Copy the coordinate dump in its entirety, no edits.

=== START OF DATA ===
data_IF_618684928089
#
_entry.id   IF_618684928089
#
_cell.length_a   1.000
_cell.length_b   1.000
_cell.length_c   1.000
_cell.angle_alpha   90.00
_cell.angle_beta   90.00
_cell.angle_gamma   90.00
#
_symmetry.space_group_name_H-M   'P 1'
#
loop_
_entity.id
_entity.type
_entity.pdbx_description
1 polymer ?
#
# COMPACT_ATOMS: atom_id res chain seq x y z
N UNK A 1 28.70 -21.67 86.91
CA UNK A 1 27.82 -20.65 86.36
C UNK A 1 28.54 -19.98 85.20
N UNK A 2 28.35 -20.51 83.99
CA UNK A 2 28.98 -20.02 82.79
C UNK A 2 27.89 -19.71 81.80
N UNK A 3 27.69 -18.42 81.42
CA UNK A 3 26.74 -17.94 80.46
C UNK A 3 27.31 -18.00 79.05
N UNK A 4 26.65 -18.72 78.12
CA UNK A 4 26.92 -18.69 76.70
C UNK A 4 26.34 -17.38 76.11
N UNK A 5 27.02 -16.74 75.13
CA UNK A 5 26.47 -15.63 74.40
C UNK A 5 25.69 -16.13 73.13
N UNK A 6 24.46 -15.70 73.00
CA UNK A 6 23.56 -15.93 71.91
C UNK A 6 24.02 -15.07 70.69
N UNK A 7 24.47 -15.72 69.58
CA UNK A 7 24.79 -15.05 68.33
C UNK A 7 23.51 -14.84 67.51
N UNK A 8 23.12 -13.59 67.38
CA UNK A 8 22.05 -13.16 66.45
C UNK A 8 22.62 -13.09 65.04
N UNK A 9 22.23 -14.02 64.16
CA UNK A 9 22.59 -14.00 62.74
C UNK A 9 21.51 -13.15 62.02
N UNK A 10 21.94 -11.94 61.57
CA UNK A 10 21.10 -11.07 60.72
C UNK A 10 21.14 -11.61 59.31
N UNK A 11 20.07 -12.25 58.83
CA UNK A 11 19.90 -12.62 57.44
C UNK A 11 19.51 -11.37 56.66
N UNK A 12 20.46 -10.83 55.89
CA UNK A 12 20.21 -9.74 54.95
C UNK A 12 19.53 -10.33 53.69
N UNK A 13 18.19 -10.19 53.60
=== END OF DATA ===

data_IF_618684928089
#
_entry.id   IF_618684928089
#
_cell.length_a   1.000
_cell.length_b   1.000
_cell.length_c   1.000
_cell.angle_alpha   90.00
_cell.angle_beta   90.00
_cell.angle_gamma   90.00
#
_symmetry.space_group_name_H-M   'P 1'
#
loop_
_entity.id
_entity.type
_entity.pdbx_description
1 polymer ?
#
# COMPACT_ATOMS: atom_id res chain seq x y z
N UNK A 1 28.70 -21.67 86.91
CA UNK A 1 27.82 -20.65 86.36
C UNK A 1 28.54 -19.98 85.20
N UNK A 2 28.35 -20.51 83.99
CA UNK A 2 28.98 -20.02 82.79
C UNK A 2 27.89 -19.71 81.80
N UNK A 3 27.69 -18.42 81.42
CA UNK A 3 26.74 -17.94 80.46
C UNK A 3 27.31 -18.00 79.05
N UNK A 4 26.65 -18.72 78.12
CA UNK A 4 26.92 -18.69 76.70
C UNK A 4 26.34 -17.38 76.11
N UNK A 5 27.02 -16.74 75.13
CA UNK A 5 26.47 -15.63 74.40
C UNK A 5 25.69 -16.13 73.13
N UNK A 6 24.46 -15.70 73.00
CA UNK A 6 23.56 -15.93 71.91
C UNK A 6 24.02 -15.07 70.69
N UNK A 7 24.47 -15.72 69.58
CA UNK A 7 24.79 -15.05 68.33
C UNK A 7 23.51 -14.84 67.51
N UNK A 8 23.12 -13.59 67.38
CA UNK A 8 22.05 -13.16 66.45
C UNK A 8 22.62 -13.09 65.04
N UNK A 9 22.23 -14.02 64.16
CA UNK A 9 22.59 -14.00 62.74
C UNK A 9 21.51 -13.15 62.02
N UNK A 10 21.94 -11.94 61.57
CA UNK A 10 21.10 -11.07 60.72
C UNK A 10 21.14 -11.61 59.31
N UNK A 11 20.07 -12.25 58.83
CA UNK A 11 19.90 -12.62 57.44
C UNK A 11 19.51 -11.37 56.66
N UNK A 12 20.46 -10.83 55.89
CA UNK A 12 20.21 -9.74 54.95
C UNK A 12 19.53 -10.33 53.69
N UNK A 13 18.19 -10.19 53.60